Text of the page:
Christian Faes

Meet the man who helped to transform the UK’s mortgage market following the global financial crisis and co-founded LendInvest, the largest online marketplace for property finance.

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Published: 02/05/2024

Few people could say that they helped to transform the Britain’s mortgage market, but Christian Faes co-founder of LendInvest could lay stake to this claim.

Faes didn’t initially start out in the mortgage market and isn’t from the UK. He grew up in Australia and moved to London in his early twenties to be a lawyer. He was also an inhouse legal counsel at a global investment bank but dreamed of becoming an entrepreneur. To pursue the dream, he returned to Australia to set up his own business.

“My first business was a law firm doing property and finance related work and that's where I discovered the short-term mortgage market and bridging finance and started acting for local clients. I then left the legal profession and set up a bridging finance business in Australia. But I was always keen to get back to London. I love London as I like the buzz and excitement of the big city.”

“I then left the legal profession and set up a bridging finance business in Australia. But I was always keen to get back to London. I love London as I like the buzz and excitement of the big city.”

The start of LendInvest

Faes moved back to London in 2008 to set up LendInvest and today it is a leading fintech company and is one of the largest non-bank mortgage lenders in the UK. But starting this business wasn’t easy given that it was launched at the start of the Global Financial Crisis (GFC).

It was the worst time to be setting up a mortgage business in 2008 when the entire world was falling apart. But it turned out to be a suitable time in retrospect for many reasons. We eventually found investors and I enjoyed the fintech buzz in the UK. The government was very supportive of fintech businesses and helped to promote the transformation of technology after the GFC.”
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However, the added struggle was dealing within a mortgage market that was in dire need of modernisation. Faes says: “Around 2011/2012 the average mortgage took three or four months to complete and was just a bad customer experience.

“So, we started to build technology around making that experience better and we broadened our product range from just bridging finance to development finance and then eventually went into buy-to let. Now we do home loans as well.”

A few years later, LendInvest completed a £17 million Series B equity investment from Atomico a European venture capital firm, founded by Niklas Zennström, who is also the co-founder of Skype. “They were really helpful in terms of helping us build technology and attract the right talent into the business and create scale,” explains Faes.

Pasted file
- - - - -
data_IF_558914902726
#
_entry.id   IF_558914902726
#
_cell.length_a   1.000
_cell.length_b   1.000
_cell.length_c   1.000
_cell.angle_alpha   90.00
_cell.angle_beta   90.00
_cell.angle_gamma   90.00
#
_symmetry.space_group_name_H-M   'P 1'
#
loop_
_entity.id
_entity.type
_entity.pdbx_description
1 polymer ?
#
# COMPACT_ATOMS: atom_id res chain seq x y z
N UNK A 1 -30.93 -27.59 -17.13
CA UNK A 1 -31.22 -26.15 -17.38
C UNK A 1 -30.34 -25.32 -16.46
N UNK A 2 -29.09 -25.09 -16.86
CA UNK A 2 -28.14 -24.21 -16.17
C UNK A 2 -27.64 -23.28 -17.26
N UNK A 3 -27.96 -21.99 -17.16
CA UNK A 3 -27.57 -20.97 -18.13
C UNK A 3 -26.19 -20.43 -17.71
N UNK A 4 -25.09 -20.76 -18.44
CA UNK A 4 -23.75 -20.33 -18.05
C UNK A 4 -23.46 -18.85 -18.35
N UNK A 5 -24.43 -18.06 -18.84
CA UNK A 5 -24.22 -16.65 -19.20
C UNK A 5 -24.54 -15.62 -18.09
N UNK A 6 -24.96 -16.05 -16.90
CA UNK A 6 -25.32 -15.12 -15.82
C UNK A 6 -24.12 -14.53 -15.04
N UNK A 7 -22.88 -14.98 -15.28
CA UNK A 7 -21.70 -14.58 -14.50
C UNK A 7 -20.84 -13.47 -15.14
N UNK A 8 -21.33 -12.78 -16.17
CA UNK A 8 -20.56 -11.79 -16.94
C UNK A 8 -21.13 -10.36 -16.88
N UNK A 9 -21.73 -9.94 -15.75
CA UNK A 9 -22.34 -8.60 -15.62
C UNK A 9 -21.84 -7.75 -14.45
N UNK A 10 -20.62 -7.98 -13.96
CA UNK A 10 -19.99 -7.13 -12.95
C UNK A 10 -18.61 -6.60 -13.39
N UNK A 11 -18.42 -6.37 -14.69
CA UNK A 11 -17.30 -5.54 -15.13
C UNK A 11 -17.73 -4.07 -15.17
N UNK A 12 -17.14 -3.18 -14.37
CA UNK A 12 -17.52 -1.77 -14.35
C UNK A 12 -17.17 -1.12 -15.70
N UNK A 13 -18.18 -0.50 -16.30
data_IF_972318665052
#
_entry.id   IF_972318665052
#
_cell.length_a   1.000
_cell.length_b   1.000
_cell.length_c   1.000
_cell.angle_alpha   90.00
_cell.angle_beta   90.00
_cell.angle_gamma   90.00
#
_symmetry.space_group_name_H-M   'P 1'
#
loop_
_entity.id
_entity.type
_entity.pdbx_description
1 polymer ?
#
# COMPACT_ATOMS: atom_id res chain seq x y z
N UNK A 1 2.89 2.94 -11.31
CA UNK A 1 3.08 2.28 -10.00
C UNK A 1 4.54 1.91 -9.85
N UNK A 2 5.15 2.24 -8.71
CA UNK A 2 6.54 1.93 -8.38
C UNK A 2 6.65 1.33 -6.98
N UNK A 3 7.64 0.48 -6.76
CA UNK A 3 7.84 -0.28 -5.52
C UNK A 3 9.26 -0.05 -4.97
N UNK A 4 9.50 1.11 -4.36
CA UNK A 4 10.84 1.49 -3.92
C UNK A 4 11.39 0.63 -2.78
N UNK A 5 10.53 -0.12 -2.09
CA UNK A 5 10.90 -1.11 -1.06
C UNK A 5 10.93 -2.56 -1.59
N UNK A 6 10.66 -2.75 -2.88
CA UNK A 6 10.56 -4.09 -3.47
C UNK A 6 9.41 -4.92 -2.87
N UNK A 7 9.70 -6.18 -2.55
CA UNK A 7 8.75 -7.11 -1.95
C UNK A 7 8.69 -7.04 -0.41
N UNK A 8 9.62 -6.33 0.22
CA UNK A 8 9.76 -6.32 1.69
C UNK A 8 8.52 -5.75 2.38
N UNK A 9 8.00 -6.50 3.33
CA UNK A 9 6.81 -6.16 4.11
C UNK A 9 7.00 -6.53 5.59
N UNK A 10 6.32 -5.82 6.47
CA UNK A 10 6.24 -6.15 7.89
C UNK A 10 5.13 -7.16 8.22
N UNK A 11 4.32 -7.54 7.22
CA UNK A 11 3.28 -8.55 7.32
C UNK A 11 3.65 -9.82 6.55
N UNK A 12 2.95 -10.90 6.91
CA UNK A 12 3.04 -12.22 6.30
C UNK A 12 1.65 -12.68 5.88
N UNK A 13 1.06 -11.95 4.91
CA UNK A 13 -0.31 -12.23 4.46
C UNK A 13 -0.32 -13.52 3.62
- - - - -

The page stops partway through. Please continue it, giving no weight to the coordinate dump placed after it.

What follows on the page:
LendInvest went through an initial public offering (IPO) in 2021 and is now listed on the London Stock Exchange. It has £3.7 billion in funds under management and benefits from funding partnerships with financial institutions like JP Morgan, HSBC, Barclays, Lloyds Bank and Wells Fargo Bank.

Moving to the US

Today Faes still sits on the board of LendInvest as Chairman and is a major shareholder of the business, but he has moved to the US to try and emulate the UK business’ success with direct lending business Faes & Co. He also co-founded Onate to offer similar services in Ireland and Spain.

Explaining his move across the pond, he says: “We are focusing on short term mortgages and bridging finance in the US. We’ve also got a private credit fund, the Faes & Co Income Fund, which allows investors to invest in this opportunity.”

While creating a business in the mortgage lending space is nothing new to Faes, he highlights that the US market is very different. “Each state has its own laws and regulations, whereas the UK is one big market. The US is a bit of a jigsaw puzzle to piece together as a new entrant.”

A big structural difference with the US market is that long dated fixed rate mortgages are the norm. It’s common for homeowners to take out a 30-year fixed rate mortgage, while two- and five-year fixes are more common in the UK.

“But you have the same dynamics that make bridging finance particularly attractive in that there's a shortage of houses being built in the US - the same as in the UK. This is why entrepreneurs can make a business out of buying dilapidated houses, refurbishing them and selling them on in the US,” says Faes.

He adds: “The US has a housing shortage because not many people want to sell their house as they don't want to then revert to a 7% mortgage. The result is a very gridlocked market. For many people, the biggest asset they have is their 2% mortgage.”

Striving for a bigger result

It took 15 years to establish LendInvest as a leading lender in the UK, but Faes hopes to do this in the US in less time with Faes & Co. “When I landed in the UK in 2008, I had no idea what I was doing, and I had no investors and no borrowers. With the US, I have got a few investors, so I'm hoping I can do it again in a much shorter time with a much bigger result.”

When asked about the best advice he’d ever received during his entrepreneurial journey Faes says it came from his parents. “They told me there’s no such thing as shortcuts or overnight success. It's simply hard work. So, you just get on with it.

He advises wannabe entrepreneurs to take the plunge.

You can think of a million reasons why not to do it. But I would say just give it a go and if you've got the resilience and the desire to make it work, you'll find a way. Too many prospective entrepreneurs just overthink everything.”
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